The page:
4 Things You Didn’t Know About Winning Sales Teams

2 minute read

In 2014, a research colleague and I analyzed a pivotal trend in the sales industry: the shift from field sales to inside sales. After taking a deep look at the findings, we found that nearly half of the organizations surveyed had made a shift to inside sales. We also uncovered considerable discrepancies between high-growth and average- or declining-growth sales teams.

So this year, Steve W. Martin, sales expert, USC professor and author of the “Heavy Hitter Sales” series and I decided to further investigate the attributes that are common among high-performing organizations. The new study, “The Sales Organization Performance Gap,” identified these four traits:

  1. Team mentality: One of the most significant findings was the team-based culture that the very best sales teams possess. Top organizations are focused on the team as a whole, rather than focusing on super-star sales performers. In fact, high-performing sales teams were twice as likely to describe themselves as a “cohesive group of like-minded individuals” than people at lower performing-organizations. In addition, individual talent was viewed as a lesser factor for sales success by the best teams, who were also less likely to have below average sales people.
  1. Aggressive goal setting: A common question that sales leaders, myself included, frequently struggle with is how high to set quota. This year, when we were going through the quota setting process, we called on our latest research. Our research found that your chances of hitting and achieving sales quota actually increase the more aggressive you get. The research shows that 64 percent of high-performing sales organizations set quotas 10 percent or higher above what they are responsible for.
  1. Decisive about termination: The rules of termination are delicate and pose a tricky dilemma for sales leaders. Our study verified that sales leaders should be very clear on expectations for the rep and be quicker to terminate low-performers. That said, there should always be some time for ramp up and onboarding that varies based on the complexity of the market and product. The study showed that 18 percent of high-performing organizations would terminate salespeople with poor performance after one quarter, compared to only 2 percent of average and 5 percent of underperforming organizations.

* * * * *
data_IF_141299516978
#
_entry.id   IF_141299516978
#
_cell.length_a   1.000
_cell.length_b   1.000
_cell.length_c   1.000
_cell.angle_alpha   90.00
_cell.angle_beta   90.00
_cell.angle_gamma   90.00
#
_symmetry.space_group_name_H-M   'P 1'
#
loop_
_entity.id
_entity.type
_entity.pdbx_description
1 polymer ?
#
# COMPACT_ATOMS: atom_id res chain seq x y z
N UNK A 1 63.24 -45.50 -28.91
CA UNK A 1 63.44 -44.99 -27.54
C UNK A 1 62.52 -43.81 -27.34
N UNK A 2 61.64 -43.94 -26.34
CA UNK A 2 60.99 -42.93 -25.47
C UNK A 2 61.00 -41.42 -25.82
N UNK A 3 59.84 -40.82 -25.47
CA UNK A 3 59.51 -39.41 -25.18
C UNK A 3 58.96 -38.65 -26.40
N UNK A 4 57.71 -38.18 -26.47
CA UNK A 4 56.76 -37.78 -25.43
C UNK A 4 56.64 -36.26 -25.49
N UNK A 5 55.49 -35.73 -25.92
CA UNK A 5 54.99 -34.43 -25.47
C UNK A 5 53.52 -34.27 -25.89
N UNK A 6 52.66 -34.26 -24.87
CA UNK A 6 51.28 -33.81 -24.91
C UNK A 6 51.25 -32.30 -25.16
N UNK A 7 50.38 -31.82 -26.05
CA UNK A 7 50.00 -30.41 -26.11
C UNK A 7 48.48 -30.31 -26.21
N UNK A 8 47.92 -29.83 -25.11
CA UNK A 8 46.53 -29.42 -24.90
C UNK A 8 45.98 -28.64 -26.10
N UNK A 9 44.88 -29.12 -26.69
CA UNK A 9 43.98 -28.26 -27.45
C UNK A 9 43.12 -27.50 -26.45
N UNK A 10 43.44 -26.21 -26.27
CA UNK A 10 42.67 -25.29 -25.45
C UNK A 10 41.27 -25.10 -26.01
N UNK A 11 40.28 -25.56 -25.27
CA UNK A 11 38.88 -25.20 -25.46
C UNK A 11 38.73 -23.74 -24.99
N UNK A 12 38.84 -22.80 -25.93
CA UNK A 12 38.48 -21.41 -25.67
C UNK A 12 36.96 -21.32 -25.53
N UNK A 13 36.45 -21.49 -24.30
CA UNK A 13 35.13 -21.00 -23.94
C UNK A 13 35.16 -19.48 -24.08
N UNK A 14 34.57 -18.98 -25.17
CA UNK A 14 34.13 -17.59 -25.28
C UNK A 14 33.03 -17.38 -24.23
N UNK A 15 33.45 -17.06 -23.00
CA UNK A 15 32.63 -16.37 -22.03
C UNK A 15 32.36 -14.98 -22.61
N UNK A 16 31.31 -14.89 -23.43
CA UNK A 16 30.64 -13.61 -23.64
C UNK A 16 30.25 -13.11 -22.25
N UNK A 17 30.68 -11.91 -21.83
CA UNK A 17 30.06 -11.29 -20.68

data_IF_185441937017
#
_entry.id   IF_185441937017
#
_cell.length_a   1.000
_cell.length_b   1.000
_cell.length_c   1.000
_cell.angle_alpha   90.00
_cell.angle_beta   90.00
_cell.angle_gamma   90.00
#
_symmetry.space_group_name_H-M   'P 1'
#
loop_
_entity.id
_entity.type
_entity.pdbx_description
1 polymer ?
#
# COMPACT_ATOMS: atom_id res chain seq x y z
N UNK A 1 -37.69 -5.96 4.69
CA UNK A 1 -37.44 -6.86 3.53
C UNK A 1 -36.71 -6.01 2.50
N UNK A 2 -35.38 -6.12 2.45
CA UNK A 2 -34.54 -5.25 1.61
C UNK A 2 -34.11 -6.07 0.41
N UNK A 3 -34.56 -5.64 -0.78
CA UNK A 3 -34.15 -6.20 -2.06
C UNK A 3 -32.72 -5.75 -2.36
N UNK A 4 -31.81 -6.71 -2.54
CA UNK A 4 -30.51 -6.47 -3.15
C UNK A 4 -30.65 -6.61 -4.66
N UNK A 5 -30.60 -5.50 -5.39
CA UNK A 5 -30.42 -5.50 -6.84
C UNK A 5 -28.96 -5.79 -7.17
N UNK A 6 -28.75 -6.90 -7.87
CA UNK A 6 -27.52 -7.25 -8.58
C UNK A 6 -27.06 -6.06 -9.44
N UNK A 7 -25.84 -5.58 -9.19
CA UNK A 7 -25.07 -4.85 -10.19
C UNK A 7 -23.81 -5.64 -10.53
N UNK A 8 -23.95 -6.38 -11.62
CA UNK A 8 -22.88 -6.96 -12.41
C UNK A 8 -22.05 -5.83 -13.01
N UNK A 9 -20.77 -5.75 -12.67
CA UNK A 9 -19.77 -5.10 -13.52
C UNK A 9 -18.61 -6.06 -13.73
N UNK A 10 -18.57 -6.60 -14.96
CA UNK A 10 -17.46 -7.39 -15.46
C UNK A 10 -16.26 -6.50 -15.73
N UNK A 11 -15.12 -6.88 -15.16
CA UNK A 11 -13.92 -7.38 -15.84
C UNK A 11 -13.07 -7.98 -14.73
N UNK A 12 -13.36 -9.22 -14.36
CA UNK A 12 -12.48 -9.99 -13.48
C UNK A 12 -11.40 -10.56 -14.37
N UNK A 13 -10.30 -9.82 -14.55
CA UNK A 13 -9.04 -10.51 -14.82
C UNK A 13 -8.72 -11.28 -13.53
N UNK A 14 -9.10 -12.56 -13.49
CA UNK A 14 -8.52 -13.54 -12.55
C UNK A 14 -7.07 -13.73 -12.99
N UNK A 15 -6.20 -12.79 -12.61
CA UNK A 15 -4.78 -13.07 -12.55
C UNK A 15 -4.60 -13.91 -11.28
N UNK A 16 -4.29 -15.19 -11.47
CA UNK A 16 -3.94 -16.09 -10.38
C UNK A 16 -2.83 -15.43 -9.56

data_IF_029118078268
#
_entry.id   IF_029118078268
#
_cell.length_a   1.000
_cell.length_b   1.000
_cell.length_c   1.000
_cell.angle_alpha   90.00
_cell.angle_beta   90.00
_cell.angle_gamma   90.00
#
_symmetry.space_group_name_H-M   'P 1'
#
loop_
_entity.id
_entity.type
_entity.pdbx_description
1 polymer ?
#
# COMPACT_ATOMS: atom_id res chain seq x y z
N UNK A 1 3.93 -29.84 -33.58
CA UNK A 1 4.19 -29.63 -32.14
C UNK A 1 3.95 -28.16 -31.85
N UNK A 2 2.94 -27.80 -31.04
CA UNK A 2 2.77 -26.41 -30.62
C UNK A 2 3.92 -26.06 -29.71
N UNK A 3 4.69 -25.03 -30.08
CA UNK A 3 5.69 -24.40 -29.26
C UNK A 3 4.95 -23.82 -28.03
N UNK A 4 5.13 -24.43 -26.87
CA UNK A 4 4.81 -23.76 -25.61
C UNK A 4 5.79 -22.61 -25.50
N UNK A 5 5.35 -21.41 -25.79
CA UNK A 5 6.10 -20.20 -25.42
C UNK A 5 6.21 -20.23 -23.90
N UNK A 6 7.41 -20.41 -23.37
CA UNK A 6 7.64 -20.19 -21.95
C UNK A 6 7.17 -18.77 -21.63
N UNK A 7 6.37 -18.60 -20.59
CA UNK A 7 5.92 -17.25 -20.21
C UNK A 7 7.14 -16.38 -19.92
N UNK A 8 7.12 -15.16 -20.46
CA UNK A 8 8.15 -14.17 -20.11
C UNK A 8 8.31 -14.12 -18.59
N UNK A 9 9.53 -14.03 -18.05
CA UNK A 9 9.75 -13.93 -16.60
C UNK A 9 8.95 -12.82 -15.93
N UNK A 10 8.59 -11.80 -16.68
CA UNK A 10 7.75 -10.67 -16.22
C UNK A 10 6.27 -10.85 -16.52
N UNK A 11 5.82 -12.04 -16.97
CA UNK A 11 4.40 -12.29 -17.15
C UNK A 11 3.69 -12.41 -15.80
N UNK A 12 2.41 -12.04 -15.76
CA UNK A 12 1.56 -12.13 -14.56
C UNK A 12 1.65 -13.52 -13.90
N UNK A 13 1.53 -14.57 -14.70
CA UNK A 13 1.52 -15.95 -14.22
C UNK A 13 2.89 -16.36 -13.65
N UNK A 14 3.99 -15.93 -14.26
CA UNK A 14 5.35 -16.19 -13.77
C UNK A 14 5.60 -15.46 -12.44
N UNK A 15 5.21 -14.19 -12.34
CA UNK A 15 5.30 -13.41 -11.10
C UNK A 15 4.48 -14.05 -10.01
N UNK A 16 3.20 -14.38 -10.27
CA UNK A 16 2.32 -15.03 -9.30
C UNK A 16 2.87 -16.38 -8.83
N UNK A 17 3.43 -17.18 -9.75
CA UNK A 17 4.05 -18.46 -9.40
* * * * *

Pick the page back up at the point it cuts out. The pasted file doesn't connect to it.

1. Process-driven: There is a common myth in sales that only super stars can achieve quota, which leaves most sales reps feeling discouraged. To that point, sales leaders at high-performing organizations will document the processes of their best reps and implement those processes across the organization. High-performing organizations were almost twice as likely as underperforming organizations to describe their sales processes as “closely monitored” or strictly enforced or automated.” The study also found that high performing organizations ranked “disciplined sales process and systems usage” as the second most important factor separating great from good sales organizations.

The key takeaway from our research is that a high-performing sales team creates a culture that is focused on winning as a team.

Does your organization hold any other characteristics that are critical to building and growing an inside sales team?

This article was syndicated from Business 2 Community: 4 Things You Didn’t Know About Winning Sales Teams

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